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3D Printing: Design Resources

3D Printing

Preparing 3D Design Files for Conversion and Printing

Preparing 3D Design Files and Conversion for Printing

The MakerBot Replicator can fabricate 3D models from any 3D design software that is capable of exporting the file as a .stl file (STereoLithography). The MakerBot Desktop software also accepts .obj files. The .stl or .obj files must be converted to a 3D printer build file (i.e. a tool path) before printing with MakerBot Desktop for the MakerBots.

The CMMC has the MakerBot Desktop conversion program installed on the iMac beside the MakerBot in the Idea Lab/Makerspace.

MakerBot Desktop (5th Generation MakerBot) Conversion Procedure

Open your .stl or .obj file in MakerBot Desktop by clicking on Add File. Next, select settings. Remember, the MakerBot Replicator 5th generation printers are only compatible with PLA. However, you can adjust the layer thickness, fill density, raft, and support material options. Remember that 3D printing is an experiment. Choose options that you think will work best for your model. Next, click on Save Settings and then Export Print File. Save this file to your flash drive.

Thoughts to Consider Before You Design Your Object

•Think about what you are trying to do.
•Has this been done before (
–If it has been done before, can you modify something to fit your needs?
•Technical and/or artistic.
•Start simple.
•Think about limits of the 3D printer:
–Can’t print over hangs (without supports).
–Plastic shrinkage when printed.
–Minimum resolution/accuracy.
–You may need to split the object into multiple prints (i.e. box top and bottom).
–Can you interlock parts and/or glue parts.


Online Tutorials

3D Printing in the News


Browse these sites and find  inspiration for your own creations as well as actual models you can download and print.

  • 3D Content Central
  • 3D Warehouse
  • Bld3r
  • Blend Swap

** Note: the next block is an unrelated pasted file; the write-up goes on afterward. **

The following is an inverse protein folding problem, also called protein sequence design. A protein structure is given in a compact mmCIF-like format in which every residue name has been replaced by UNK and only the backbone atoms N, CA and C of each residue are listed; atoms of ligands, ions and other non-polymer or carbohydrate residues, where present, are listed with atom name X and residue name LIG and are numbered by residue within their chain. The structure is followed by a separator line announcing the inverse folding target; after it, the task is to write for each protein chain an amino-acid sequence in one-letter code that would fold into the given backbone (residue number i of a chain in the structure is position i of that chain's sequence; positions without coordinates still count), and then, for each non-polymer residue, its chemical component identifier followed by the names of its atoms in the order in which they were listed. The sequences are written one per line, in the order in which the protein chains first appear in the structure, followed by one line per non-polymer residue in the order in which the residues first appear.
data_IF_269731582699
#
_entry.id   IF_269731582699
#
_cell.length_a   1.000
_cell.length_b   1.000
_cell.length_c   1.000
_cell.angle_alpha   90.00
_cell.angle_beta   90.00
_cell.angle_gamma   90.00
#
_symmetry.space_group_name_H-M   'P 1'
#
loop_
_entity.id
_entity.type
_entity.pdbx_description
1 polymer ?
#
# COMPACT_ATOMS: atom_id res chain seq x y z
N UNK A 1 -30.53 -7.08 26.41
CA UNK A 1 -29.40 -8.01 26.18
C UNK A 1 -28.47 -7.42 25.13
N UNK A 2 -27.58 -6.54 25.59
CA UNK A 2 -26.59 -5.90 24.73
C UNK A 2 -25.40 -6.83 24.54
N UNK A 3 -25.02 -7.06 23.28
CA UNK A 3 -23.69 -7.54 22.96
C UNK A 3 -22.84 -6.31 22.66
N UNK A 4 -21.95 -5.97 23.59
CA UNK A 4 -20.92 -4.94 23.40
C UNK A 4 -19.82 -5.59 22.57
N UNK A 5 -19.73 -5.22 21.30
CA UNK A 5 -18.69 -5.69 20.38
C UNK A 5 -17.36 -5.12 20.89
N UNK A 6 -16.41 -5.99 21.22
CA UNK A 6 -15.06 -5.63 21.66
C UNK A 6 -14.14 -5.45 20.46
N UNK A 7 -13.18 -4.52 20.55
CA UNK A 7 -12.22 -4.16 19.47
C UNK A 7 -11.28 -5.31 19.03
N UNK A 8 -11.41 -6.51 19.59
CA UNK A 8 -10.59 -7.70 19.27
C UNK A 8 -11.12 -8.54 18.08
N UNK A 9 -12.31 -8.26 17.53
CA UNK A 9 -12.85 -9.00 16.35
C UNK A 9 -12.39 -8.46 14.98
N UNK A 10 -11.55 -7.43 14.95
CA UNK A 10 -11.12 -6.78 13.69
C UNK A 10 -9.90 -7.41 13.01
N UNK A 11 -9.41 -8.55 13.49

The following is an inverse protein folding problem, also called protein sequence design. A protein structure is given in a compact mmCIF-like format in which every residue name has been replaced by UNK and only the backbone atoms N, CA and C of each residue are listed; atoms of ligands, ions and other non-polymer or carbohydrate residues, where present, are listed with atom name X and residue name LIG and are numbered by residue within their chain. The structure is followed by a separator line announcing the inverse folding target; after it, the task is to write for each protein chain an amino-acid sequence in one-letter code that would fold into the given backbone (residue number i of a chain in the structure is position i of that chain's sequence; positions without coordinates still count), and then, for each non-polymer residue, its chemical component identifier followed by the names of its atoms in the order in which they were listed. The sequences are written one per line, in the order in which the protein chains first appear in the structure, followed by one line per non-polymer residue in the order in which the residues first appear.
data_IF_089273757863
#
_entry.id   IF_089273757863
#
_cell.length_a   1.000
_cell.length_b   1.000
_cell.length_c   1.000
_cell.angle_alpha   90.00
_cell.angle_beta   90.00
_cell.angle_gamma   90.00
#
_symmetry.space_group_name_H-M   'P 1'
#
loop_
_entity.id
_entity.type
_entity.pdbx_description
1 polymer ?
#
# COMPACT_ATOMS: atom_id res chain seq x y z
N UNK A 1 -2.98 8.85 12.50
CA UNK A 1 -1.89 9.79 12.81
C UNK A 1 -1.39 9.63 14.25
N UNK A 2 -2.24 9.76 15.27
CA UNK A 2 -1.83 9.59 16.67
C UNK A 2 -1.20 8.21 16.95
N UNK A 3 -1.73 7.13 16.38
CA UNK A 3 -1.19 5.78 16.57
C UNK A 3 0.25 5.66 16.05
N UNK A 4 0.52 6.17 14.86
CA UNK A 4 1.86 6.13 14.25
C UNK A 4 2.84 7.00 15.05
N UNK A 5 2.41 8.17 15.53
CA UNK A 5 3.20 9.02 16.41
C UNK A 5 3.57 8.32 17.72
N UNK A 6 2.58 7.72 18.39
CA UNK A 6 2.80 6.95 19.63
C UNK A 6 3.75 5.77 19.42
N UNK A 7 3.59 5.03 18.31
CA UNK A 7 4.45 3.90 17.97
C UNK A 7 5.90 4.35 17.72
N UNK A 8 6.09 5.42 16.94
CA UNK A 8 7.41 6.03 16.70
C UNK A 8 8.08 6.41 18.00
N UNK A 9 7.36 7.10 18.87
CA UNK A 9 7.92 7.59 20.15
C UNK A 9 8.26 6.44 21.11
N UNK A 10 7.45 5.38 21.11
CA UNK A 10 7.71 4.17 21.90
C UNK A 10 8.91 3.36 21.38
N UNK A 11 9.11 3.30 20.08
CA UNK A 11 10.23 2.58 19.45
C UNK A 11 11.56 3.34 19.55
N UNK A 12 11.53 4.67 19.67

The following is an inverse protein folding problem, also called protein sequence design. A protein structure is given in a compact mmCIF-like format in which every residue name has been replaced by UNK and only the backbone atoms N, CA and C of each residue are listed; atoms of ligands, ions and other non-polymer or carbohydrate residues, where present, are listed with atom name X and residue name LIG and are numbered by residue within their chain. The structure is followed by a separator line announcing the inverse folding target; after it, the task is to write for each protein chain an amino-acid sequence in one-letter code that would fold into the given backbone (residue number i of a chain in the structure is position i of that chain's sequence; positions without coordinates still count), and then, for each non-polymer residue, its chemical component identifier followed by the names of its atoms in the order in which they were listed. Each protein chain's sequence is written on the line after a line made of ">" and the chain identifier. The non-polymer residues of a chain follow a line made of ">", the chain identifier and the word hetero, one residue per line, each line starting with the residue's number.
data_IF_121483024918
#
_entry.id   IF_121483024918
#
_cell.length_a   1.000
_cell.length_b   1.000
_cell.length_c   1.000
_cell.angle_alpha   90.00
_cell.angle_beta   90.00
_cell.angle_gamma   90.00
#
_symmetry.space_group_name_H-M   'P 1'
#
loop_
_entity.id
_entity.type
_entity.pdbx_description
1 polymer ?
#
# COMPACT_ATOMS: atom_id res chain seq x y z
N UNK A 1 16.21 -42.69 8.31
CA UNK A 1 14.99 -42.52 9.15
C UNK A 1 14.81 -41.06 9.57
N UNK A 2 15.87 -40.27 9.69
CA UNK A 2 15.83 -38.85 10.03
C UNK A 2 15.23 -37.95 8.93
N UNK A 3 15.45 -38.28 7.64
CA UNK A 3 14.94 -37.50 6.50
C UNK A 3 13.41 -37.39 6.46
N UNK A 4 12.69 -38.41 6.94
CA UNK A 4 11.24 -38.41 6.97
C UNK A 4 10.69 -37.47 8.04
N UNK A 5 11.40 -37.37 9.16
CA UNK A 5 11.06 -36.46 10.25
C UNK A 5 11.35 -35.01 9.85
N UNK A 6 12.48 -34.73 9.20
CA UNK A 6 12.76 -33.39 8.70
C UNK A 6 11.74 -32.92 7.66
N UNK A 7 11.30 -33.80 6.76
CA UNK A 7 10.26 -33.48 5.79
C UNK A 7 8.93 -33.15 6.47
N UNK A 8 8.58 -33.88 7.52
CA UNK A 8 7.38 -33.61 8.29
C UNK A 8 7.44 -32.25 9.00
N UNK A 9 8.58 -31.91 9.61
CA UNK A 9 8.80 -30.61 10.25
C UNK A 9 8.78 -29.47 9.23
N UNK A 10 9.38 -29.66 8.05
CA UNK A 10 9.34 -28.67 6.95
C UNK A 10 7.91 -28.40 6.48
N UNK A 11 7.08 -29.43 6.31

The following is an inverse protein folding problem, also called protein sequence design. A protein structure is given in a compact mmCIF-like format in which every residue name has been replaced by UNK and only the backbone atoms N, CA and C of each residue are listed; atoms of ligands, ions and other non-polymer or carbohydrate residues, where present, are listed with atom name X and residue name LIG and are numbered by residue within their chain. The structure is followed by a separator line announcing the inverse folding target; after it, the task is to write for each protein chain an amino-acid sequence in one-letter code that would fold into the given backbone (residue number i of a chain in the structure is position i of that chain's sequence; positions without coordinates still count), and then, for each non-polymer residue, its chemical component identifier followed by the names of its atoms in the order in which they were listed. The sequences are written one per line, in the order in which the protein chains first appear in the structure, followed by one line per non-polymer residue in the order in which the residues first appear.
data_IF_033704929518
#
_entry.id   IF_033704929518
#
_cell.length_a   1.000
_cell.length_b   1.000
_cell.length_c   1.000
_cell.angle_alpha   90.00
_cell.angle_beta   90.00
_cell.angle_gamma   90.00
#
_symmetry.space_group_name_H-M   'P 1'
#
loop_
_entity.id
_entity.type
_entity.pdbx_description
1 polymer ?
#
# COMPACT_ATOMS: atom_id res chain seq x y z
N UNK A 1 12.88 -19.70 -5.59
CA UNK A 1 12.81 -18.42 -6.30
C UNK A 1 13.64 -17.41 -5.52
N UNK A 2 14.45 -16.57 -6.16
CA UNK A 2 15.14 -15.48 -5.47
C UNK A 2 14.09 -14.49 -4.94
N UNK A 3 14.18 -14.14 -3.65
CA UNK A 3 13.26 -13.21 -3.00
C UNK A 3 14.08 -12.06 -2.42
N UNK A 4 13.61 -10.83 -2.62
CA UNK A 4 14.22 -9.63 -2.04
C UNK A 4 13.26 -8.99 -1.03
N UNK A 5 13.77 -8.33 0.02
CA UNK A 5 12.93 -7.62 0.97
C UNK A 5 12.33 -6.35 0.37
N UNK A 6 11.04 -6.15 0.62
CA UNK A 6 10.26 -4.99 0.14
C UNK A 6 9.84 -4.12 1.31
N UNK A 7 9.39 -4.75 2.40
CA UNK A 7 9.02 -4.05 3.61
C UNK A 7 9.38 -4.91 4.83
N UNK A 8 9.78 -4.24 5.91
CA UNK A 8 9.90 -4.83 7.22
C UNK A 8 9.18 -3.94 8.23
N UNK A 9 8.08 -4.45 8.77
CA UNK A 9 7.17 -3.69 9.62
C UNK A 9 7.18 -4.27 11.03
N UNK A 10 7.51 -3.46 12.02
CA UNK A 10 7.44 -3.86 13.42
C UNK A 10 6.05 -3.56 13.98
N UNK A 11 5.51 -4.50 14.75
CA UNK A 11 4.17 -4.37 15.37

• GrabCAD
  • Instructables
  • NIH 3D Print Exchange
  • Yeggi
  • Youmagine

FAQ of 3D Printing

3D Printing FAQ

What is 3D printing? How does it work?

3D printing is the process of making a physical object from a digital model. It is also known as additive manufacturing because the physical model is built up one layer at a time. The 3D printer uses a process called Fused Deposition Modeling (FDM), in which a plastic filament is fed through a heated nozzle which melts the plastic. Computer-controlled motors move the nozzle around to create the shape of a layer, which hardens immediately. The object is built this way, one layer at a time, from the bottom up. 

What are some practical uses of 3D printing?

There are a multitude of practical applications for 3D printing, from educational assignments to aerospace and automotive engineering to prosthetics and other medical uses. 3D printing enables rapid prototyping of design concepts and functional, working models; it is used for low-volume, custom, or on-demand manufacturing.

What software can you use to make printable 3D models?

There are many different programs that can produce printable 3D models. Most 3D modeling software will output the filetype our machines use, the .stl file. Solid modeling CAD software is much more likely to produce a successful print than surface modeling software. A few popular options are SolidWorks, AutoCAD, Inventor, 3DS Max, Creo, Blender, Rhino 3D, Sketchup and Tinkercad.

For beginners, we recommend starting with Tinkercad. It is web-based, optimized for 3D printing, and easy to get started with. For a free account, visit

What if I need help?

3D printing is not a service the library provides to patrons.  However the library does offer machines for you to tinker and create with by booking the space. Remember, 3D printing is an experiment.  Prints will not always turn out as you expect them to.  


Some info. from: